The foundation of Weekly Shonen Jump presented a few challenges at the time, especially since its competitors Weekly Shonen Magazine and Weekly Shonen Sunday were already serialising first-class artists and veterans, whereas Weekly Shonen Jump was marketed as a magazine created by young artists. In reality, Weekly Shonen Jump had to make do with these youthful artists as the veterans were being approached by the other publishers.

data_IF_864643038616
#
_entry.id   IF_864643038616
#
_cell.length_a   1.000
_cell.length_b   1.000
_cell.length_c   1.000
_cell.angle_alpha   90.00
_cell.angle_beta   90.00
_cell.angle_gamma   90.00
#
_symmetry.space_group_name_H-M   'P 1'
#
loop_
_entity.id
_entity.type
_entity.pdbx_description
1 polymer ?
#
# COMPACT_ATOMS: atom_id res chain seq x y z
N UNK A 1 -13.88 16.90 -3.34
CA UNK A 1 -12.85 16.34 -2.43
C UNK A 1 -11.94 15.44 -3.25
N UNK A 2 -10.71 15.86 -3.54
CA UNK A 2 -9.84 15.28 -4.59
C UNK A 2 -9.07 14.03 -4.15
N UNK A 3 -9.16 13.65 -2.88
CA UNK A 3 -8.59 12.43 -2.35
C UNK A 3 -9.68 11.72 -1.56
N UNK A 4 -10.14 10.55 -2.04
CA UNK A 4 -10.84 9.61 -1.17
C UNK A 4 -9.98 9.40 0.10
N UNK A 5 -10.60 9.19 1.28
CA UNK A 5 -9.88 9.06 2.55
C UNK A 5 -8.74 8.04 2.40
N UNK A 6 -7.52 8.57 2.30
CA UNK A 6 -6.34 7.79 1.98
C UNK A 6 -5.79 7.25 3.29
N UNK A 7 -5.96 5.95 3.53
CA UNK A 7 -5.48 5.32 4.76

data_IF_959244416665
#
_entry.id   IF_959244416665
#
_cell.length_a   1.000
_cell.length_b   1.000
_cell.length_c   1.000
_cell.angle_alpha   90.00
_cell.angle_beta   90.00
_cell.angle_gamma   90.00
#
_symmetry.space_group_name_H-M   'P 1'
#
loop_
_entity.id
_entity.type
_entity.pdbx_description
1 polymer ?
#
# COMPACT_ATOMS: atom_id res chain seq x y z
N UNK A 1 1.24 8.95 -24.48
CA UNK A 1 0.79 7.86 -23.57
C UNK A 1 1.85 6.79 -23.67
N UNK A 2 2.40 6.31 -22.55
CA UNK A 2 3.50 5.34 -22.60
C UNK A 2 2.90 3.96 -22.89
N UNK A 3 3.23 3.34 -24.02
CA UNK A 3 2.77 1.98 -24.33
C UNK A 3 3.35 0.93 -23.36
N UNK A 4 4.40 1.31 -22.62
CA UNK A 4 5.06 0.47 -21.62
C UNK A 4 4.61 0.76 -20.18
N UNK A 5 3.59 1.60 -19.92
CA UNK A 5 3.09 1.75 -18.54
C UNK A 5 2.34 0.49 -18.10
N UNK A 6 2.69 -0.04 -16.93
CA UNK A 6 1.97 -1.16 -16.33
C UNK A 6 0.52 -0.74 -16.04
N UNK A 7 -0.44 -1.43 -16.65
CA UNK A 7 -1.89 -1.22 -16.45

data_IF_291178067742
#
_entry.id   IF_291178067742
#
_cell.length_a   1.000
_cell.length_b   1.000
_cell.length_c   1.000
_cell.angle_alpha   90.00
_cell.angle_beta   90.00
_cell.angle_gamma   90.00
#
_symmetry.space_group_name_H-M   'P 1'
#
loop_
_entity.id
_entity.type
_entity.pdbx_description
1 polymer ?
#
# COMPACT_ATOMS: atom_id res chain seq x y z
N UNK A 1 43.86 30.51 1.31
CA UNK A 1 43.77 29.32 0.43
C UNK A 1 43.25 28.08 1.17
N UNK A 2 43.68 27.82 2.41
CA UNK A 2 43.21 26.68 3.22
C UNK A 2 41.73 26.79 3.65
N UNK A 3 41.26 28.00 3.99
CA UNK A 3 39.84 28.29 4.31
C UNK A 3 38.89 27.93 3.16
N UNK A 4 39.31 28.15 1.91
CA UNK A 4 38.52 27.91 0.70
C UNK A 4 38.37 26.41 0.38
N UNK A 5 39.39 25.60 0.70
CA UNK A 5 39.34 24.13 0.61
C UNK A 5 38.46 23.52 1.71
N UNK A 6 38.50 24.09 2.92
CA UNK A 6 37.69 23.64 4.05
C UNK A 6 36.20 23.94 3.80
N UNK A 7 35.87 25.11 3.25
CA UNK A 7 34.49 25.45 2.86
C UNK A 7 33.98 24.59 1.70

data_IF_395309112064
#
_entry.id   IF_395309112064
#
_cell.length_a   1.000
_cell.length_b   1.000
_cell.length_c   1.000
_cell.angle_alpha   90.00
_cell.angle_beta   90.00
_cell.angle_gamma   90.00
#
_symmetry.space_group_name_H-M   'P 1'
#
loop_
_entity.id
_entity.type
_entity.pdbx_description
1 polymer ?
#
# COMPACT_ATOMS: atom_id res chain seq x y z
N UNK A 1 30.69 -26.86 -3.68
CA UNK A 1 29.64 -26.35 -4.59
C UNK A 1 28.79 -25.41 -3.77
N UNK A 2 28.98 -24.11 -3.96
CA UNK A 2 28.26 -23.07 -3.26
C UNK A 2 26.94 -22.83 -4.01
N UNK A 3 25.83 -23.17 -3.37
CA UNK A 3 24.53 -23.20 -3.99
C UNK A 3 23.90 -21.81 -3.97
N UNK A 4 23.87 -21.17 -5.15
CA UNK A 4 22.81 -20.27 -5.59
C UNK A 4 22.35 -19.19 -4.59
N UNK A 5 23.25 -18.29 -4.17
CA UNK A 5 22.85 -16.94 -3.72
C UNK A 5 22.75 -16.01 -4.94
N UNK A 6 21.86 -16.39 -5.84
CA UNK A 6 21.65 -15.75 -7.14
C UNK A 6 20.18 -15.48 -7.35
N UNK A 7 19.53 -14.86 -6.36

Despite that, the freedom of being a young platform provided a sense of expressionism and removed the burden of appeasing the expectations of success that might have impacted veteran creators. When Weekly Shonen Jump was first founded, it had a circulation of 100,000 copies. Thanks to the early successes of Go Nagai’s Harenchi Gakuen and Hiroshi Motomiya’s Otoko Ippiki Gakidaisho, circulation had increased to 1 million copies by 1971. Motomiya is quite the legend in regards to Weekly Shonen Jump, and is highly revered and respected by his disciples which included Yoshihiro Takahashi (Ginga: Nagareboshi Gin), Tatsuo Kanai(Izumi-chan Graffiti), Akira Miyashita (Sakigake!! Otokojuku) and many more. To give you an example of his stature in Weekly Shonen Jump, Eiichiro Oda , the now-famous creator of One Piece, met Hiroshi Motomiya just before his debut as a mangaka. Oda unintentionally conversed with Motomiya in an overly casual manner, which made the staff at Weekly Shonen Jump quite upset with him. Many of the mangaka who were published in Weekly Shonen Jump spoke very highly of Motomiya, and it comes as no surprise given how influential he’d been to the success of Weekly Shonen Jump during its foundation.